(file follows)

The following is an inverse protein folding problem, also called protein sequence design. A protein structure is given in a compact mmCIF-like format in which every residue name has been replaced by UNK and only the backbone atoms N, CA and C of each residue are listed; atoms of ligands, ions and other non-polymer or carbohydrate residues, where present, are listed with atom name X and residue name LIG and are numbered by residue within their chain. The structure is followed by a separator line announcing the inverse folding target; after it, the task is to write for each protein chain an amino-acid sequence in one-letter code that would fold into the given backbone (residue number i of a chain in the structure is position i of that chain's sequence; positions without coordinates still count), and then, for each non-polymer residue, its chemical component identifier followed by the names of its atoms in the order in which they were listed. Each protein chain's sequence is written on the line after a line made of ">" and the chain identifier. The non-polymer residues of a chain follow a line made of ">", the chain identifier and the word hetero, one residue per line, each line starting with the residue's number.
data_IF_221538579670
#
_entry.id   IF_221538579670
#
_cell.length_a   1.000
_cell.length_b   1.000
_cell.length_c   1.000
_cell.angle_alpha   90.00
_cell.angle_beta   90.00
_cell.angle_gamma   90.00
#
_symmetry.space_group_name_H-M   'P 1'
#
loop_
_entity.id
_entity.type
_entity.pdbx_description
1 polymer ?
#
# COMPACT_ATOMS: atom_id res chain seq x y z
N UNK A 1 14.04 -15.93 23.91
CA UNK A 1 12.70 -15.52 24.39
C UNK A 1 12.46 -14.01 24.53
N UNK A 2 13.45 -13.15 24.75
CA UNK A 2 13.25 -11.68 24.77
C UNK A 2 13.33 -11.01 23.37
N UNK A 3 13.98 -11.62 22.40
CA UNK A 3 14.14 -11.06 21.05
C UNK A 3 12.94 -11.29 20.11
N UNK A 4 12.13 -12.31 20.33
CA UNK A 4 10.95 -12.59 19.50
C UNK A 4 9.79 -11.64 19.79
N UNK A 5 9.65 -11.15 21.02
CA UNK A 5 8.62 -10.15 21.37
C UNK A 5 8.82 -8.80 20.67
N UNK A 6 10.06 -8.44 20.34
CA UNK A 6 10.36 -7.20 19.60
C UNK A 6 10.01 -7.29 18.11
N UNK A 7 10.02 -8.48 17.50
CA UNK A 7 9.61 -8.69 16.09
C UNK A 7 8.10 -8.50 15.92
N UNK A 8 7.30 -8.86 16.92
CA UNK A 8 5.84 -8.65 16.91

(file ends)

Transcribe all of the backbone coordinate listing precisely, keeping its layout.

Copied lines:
The following is an inverse protein folding problem, also called protein sequence design. A protein structure is given in a compact mmCIF-like format in which every residue name has been replaced by UNK and only the backbone atoms N, CA and C of each residue are listed; atoms of ligands, ions and other non-polymer or carbohydrate residues, where present, are listed with atom name X and residue name LIG and are numbered by residue within their chain. The structure is followed by a separator line announcing the inverse folding target; after it, the task is to write for each protein chain an amino-acid sequence in one-letter code that would fold into the given backbone (residue number i of a chain in the structure is position i of that chain's sequence; positions without coordinates still count), and then, for each non-polymer residue, its chemical component identifier followed by the names of its atoms in the order in which they were listed. Each protein chain's sequence is written on the line after a line made of ">" and the chain identifier. The non-polymer residues of a chain follow a line made of ">", the chain identifier and the word hetero, one residue per line, each line starting with the residue's number.
data_IF_221538579670
#
_entry.id   IF_221538579670
#
_cell.length_a   1.000
_cell.length_b   1.000
_cell.length_c   1.000
_cell.angle_alpha   90.00
_cell.angle_beta   90.00
_cell.angle_gamma   90.00
#
_symmetry.space_group_name_H-M   'P 1'
#
loop_
_entity.id
_entity.type
_entity.pdbx_description
1 polymer ?
#
# COMPACT_ATOMS: atom_id res chain seq x y z
N UNK A 1 14.04 -15.93 23.91
CA UNK A 1 12.70 -15.52 24.39
C UNK A 1 12.46 -14.01 24.53
N UNK A 2 13.45 -13.15 24.75
CA UNK A 2 13.25 -11.68 24.77
C UNK A 2 13.33 -11.01 23.37
N UNK A 3 13.98 -11.62 22.40
CA UNK A 3 14.14 -11.06 21.05
C UNK A 3 12.94 -11.29 20.11
N UNK A 4 12.13 -12.31 20.33
CA UNK A 4 10.95 -12.59 19.50
C UNK A 4 9.79 -11.64 19.79
N UNK A 5 9.65 -11.15 21.02
CA UNK A 5 8.62 -10.15 21.37
C UNK A 5 8.82 -8.80 20.67
N UNK A 6 10.06 -8.44 20.34
CA UNK A 6 10.36 -7.20 19.60
C UNK A 6 10.01 -7.29 18.11
N UNK A 7 10.02 -8.48 17.50
CA UNK A 7 9.61 -8.69 16.09
C UNK A 7 8.10 -8.50 15.92
N UNK A 8 7.30 -8.86 16.92
CA UNK A 8 5.84 -8.65 16.91